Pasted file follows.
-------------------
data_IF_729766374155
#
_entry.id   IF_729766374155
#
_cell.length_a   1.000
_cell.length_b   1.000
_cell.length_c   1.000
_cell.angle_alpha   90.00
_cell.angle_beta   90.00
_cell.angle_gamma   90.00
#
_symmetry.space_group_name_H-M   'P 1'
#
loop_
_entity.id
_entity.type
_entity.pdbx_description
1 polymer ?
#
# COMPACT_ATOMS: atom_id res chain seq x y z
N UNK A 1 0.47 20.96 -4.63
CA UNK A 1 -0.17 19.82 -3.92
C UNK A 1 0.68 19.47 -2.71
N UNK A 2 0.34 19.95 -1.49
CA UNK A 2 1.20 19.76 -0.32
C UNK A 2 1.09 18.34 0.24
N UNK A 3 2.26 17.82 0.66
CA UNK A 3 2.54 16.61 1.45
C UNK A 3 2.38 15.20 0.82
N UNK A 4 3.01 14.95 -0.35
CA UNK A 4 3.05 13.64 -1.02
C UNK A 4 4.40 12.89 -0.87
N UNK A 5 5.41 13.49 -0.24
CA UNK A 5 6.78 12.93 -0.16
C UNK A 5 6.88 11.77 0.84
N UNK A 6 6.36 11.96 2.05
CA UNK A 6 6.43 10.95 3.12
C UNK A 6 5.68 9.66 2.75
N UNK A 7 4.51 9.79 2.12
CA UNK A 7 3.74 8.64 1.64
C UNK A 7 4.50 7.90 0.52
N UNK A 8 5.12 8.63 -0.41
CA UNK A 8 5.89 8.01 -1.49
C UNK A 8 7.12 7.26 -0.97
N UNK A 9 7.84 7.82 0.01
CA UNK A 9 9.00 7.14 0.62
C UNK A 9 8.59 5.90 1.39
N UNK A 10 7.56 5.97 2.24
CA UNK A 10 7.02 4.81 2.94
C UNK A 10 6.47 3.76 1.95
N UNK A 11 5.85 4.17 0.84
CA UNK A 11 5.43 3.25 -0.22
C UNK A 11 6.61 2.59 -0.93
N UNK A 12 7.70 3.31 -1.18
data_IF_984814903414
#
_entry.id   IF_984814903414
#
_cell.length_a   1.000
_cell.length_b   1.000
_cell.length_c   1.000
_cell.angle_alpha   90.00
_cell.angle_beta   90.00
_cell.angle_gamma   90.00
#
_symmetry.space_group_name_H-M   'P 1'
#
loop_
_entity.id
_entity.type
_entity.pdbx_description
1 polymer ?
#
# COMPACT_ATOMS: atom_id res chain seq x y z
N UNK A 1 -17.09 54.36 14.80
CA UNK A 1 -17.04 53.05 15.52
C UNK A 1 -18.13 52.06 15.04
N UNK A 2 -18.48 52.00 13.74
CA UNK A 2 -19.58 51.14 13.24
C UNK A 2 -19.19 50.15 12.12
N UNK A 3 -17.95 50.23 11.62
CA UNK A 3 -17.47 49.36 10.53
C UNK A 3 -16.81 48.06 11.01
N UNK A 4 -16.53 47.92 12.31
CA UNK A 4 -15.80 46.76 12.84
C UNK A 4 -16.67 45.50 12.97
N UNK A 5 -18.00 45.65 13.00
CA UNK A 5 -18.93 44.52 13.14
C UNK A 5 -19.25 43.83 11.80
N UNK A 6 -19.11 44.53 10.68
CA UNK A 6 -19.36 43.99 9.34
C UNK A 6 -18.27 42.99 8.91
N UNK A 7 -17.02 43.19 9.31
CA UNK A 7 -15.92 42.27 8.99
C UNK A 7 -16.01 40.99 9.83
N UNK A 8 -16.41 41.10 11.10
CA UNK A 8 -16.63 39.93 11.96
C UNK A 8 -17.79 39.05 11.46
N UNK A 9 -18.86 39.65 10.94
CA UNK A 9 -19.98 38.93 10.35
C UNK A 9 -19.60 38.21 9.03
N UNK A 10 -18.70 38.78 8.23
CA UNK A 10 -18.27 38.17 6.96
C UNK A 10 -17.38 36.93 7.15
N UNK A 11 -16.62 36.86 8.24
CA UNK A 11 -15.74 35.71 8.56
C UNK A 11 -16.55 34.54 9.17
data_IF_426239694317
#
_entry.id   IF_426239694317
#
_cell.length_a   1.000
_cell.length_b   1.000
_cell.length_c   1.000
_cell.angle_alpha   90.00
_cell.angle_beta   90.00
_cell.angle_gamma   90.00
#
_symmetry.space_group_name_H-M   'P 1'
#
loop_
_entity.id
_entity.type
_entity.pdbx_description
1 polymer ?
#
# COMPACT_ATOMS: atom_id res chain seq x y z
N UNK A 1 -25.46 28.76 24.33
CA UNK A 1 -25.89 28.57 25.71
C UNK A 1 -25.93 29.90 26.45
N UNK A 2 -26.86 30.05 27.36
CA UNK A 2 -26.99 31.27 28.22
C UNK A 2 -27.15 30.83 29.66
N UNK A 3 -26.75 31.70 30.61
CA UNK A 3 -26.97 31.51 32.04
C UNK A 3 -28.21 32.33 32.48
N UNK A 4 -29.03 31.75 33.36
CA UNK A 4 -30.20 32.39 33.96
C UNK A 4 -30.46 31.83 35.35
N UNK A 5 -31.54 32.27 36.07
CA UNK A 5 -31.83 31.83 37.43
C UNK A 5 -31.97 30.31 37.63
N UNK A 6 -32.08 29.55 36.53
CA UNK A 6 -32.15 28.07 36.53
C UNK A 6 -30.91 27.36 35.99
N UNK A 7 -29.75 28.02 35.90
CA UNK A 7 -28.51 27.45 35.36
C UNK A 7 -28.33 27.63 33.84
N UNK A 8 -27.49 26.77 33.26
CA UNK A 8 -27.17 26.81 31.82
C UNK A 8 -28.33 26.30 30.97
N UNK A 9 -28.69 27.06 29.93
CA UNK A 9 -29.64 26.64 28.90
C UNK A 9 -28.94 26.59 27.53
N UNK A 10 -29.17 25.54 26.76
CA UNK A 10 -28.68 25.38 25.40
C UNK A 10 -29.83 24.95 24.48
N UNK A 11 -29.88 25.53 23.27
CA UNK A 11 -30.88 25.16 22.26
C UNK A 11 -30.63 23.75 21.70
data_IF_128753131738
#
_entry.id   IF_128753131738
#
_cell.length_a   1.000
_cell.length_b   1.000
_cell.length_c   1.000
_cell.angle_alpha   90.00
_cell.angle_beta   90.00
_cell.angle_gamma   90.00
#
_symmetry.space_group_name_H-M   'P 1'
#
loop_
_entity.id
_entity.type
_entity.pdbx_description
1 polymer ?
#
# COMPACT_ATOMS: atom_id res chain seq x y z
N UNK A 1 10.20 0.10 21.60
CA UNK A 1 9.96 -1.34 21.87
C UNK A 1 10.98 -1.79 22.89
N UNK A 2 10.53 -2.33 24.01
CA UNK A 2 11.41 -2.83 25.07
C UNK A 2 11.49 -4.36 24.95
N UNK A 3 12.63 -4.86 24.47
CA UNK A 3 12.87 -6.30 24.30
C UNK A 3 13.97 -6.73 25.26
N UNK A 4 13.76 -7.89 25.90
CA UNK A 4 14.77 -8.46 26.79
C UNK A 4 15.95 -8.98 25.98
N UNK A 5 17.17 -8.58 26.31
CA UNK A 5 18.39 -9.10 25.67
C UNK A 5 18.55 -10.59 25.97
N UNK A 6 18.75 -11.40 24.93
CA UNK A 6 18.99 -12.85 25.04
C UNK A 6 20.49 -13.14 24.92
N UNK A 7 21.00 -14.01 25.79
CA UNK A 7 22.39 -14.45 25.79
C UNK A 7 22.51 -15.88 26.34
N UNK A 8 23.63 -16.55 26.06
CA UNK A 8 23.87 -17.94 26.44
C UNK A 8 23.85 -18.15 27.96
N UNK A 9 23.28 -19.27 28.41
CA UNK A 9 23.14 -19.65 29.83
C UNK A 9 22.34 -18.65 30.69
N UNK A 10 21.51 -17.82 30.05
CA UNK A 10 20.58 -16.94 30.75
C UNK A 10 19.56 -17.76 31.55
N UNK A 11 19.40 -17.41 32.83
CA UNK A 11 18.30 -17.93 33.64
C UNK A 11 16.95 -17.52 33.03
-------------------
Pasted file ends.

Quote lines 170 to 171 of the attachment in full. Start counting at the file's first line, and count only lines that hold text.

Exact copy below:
_cell.angle_gamma   90.00
#